Voter registration guide for students and staff
The City College strongly encourages all students and staff to register to vote in general, council and other elections. Active participation helps make a democracy work so the information below is to help ensure you have your say and make a difference! It’s also easy to arrange as you’ll see.
There’s more to voting than you might think though! Being able to vote is the primary purpose for being on the electoral register, but it can also affect much more of your day to day life – from renting to buying a house and even taking out a mobile phone contract.
That’s because when you apply for a loan, mortgage or any other form of credit, banks and lenders will look at your credit score to judge how high a risk you are when it comes to borrowing cash. They’ll scan your financial history for good behaviour and red flags, but more importantly evidence that you are who you say you are. Being registered on the Electoral Roll is hard proof of this and can impact your application greatly.
The Electoral Roll is used by many companies for identity verification purposes, in order to combat fraud. It’s an important first step towards giving the applicant the best chance of getting the credit you may need – and, of course, being able to vote in elections. You may also find it more difficult to obtain a passport, get insurance or open a bank or savings account if you’re not on the Electoral Roll.
1: Who can register to vote in a general election?
Anyone on the electoral register aged 18 or above on polling day has a vote. You have to be a British citizen, a qualifying Commonwealth citizen or a citizen of the Republic of Ireland. Although a date has not been set for a general election, you can register to vote at any time if you are 17 – or 15 in Scotland. You need to register at least 12 working days before an election.
You can check your qualifying status here:
2: How do I check if I am registered to vote?
You may already be registered. Contact your local electoral registration office to check. Each UK local authority manages an electoral register listing the names and addresses of eligible voters in the area.
You can find your local electoral registration office here:
3: Can I register to vote online?
You can register on the government’s website. You will need your National Insurance number, date of birth and address. The process takes about five minutes. You can register by post by filling in a paper form.
The government’s website can be found here:
You can find a lost National Insurance number here:
You can download registration forms to print, complete and submit here:
4: Can I register to vote without my National Insurance number?
You can still register but you must explain why you cannot provide it and will probably be asked to provide another form of ID
5: How do I register to vote if I’m at university?
Students can vote using their college/ university (if living away from home) or home address. It is legal to be registered in two areas, but a criminal offence to vote in both. If students are already registered at their home address, they could use a postal vote or proxy vote if they are not there on election day.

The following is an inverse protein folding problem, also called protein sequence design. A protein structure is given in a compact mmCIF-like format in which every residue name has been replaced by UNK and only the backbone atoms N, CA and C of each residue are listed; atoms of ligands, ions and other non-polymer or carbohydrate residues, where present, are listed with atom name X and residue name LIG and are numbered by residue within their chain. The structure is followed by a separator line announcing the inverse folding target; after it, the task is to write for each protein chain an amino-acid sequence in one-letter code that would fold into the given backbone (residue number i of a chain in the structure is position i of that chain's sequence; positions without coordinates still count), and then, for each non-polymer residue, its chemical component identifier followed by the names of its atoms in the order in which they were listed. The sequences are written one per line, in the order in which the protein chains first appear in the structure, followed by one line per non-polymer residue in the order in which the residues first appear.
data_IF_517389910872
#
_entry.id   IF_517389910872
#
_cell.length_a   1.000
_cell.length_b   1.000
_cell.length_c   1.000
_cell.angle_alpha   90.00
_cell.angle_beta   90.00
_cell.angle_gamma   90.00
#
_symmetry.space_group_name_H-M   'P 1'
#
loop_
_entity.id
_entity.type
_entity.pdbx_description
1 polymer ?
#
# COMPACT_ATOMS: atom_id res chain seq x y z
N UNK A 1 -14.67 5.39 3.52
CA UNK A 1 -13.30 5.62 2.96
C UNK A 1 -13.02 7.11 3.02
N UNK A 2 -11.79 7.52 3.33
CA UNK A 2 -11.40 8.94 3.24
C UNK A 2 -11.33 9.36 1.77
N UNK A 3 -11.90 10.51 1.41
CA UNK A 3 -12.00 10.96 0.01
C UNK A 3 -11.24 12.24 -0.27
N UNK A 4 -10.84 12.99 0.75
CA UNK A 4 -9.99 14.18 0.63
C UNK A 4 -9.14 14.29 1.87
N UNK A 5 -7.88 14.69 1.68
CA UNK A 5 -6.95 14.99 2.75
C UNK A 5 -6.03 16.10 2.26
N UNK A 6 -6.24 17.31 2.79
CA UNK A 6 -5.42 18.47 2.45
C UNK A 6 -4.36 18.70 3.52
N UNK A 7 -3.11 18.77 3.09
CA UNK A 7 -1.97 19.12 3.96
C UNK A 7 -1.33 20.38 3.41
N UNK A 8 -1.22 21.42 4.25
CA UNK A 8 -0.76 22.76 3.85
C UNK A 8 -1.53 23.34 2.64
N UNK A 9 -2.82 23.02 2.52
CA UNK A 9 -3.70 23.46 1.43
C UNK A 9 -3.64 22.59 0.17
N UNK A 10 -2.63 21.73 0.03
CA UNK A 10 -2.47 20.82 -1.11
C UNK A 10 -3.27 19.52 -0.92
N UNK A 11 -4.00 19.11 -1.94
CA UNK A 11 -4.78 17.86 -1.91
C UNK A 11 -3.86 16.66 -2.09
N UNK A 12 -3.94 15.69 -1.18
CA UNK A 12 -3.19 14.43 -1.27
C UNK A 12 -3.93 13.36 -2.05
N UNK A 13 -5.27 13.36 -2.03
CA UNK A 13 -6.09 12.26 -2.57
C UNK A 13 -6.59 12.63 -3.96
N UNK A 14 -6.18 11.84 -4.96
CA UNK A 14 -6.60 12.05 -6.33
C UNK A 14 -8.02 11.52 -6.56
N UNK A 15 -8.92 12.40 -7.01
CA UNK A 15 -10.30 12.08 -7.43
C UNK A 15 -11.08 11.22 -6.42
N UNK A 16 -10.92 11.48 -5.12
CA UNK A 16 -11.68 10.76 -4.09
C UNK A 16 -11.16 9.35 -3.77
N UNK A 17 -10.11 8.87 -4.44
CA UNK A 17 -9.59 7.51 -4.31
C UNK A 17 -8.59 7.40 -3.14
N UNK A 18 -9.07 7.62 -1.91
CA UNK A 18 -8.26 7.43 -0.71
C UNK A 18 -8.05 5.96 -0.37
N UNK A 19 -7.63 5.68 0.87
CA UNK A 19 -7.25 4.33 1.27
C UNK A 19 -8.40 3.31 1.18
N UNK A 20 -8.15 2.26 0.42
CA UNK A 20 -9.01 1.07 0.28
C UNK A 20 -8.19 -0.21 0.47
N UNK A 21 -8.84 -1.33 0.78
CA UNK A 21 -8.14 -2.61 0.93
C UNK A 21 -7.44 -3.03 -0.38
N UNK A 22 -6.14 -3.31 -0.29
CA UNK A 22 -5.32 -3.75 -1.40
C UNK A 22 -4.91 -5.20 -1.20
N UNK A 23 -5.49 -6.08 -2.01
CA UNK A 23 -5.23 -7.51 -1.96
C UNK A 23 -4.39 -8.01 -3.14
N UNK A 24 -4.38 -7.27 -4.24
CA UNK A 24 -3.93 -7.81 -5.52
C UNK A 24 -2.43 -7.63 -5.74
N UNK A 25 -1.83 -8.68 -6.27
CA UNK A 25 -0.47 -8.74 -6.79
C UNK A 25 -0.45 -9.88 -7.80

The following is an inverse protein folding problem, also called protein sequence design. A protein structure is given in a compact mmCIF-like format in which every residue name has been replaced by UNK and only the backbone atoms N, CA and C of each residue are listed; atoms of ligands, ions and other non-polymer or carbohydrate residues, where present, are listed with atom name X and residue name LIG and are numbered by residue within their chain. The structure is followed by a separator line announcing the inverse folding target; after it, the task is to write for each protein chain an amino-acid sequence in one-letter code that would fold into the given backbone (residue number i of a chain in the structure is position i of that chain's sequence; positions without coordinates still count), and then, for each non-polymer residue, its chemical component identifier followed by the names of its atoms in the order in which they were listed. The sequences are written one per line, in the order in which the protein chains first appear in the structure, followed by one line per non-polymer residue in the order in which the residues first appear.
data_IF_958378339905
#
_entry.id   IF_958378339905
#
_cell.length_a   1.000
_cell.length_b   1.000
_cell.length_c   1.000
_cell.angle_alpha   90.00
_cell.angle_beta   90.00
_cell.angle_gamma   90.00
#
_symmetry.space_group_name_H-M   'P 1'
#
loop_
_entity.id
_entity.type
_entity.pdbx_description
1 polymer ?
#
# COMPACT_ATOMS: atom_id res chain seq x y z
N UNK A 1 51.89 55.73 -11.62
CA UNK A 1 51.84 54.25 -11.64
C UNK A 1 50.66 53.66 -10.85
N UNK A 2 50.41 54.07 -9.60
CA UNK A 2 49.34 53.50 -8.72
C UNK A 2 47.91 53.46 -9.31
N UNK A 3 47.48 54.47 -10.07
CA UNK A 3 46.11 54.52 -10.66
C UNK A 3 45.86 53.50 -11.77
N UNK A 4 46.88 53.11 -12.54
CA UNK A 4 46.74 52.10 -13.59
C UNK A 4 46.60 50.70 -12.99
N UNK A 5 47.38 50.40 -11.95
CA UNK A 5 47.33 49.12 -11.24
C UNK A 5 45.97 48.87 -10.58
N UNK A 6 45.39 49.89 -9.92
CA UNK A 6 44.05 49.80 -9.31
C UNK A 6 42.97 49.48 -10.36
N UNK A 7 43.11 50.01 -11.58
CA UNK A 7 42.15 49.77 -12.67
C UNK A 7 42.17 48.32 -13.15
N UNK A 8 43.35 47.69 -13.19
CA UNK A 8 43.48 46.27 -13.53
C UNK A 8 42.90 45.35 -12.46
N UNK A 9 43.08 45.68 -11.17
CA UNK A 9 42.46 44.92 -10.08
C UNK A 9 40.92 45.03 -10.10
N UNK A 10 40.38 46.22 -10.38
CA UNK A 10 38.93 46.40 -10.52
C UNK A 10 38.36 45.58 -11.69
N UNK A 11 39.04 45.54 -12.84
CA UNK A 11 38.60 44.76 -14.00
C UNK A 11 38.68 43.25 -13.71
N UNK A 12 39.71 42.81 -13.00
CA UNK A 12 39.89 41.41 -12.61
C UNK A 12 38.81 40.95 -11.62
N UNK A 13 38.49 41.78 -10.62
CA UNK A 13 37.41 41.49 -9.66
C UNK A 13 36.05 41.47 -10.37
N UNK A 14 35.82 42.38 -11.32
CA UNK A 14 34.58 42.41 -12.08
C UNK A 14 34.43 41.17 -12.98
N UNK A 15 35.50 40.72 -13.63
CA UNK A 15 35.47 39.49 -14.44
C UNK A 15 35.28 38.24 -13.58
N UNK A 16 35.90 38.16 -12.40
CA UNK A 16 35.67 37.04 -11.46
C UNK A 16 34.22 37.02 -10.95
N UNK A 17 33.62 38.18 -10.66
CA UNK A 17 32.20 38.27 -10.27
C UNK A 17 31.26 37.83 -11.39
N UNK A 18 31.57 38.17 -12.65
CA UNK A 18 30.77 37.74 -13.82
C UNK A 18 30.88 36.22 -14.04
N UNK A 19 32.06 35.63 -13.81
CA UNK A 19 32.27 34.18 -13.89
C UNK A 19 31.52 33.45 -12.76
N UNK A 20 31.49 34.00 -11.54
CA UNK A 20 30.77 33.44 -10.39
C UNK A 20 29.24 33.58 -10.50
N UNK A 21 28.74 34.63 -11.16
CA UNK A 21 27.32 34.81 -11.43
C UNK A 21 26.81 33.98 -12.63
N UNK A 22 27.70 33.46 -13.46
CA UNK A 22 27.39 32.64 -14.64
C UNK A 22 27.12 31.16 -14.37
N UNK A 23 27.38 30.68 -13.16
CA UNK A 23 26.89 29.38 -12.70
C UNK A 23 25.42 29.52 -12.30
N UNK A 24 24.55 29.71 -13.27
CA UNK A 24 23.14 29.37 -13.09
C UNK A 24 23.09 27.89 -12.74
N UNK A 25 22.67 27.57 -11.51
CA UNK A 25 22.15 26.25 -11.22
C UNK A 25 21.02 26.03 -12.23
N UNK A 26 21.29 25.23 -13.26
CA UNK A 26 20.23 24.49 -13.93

People who are working away from home or on holiday on election day can also vote by post or proxy, which means nominating someone to cast a vote for you. Your proxy must be aged 18 or over and also registered. If you are suddenly incapacitated or taken ill on polling day, you can apply for an emergency proxy up until 17:00 on the day.
Information about voting in person can be found here:
Information about postal voting can be found here:
Information about voting by proxy can be found here:
Information about applying for an emergency proxy can be found here:
6: What if I am moving house?
When you move you need to re-register to your new address. If you are moving between the registration deadline and polling day you can vote at your old address. If you are unable to return, you can apply to vote by post and have your postal vote sent to your new address. Or you can vote by proxy.
7: Is anyone banned from voting?
In general elections, it’s all of the following:
- members of the House of Lords
- convicted prisoners
- anybody found guilty of electoral fraud within the past five years
- people with any “legal incapacity” which impairs their judgement
8: Can someone else register me?
Not since 2014. Before then, one member of a household could sign up everyone.
9: Can I register to vote if I do not have a fixed address?
If you do not have a permanent address, you can register by filling in a ‘declaration of local connection’ form.
Information about voting if you don’t have a fixed or permanent address can be found here:
10: Can I register to vote anonymously?
If you are concerned about your name and address appearing on the electoral register you need to fill in a form and explain why your safety – or that of someone in your household – would be at risk.
Information about registering to vote anonymously can be found here:
11: Can I get help with registering if I have a learning disability?
The Electoral Commission has produced an ‘easy-read’ version of the registration form in English and Welsh. People with a disability can get help completing an application, but the person who wants to register to vote has to make the declaration.
A step-by-step, easy read guide to registering to vote, for people with a learning disability, can be found here: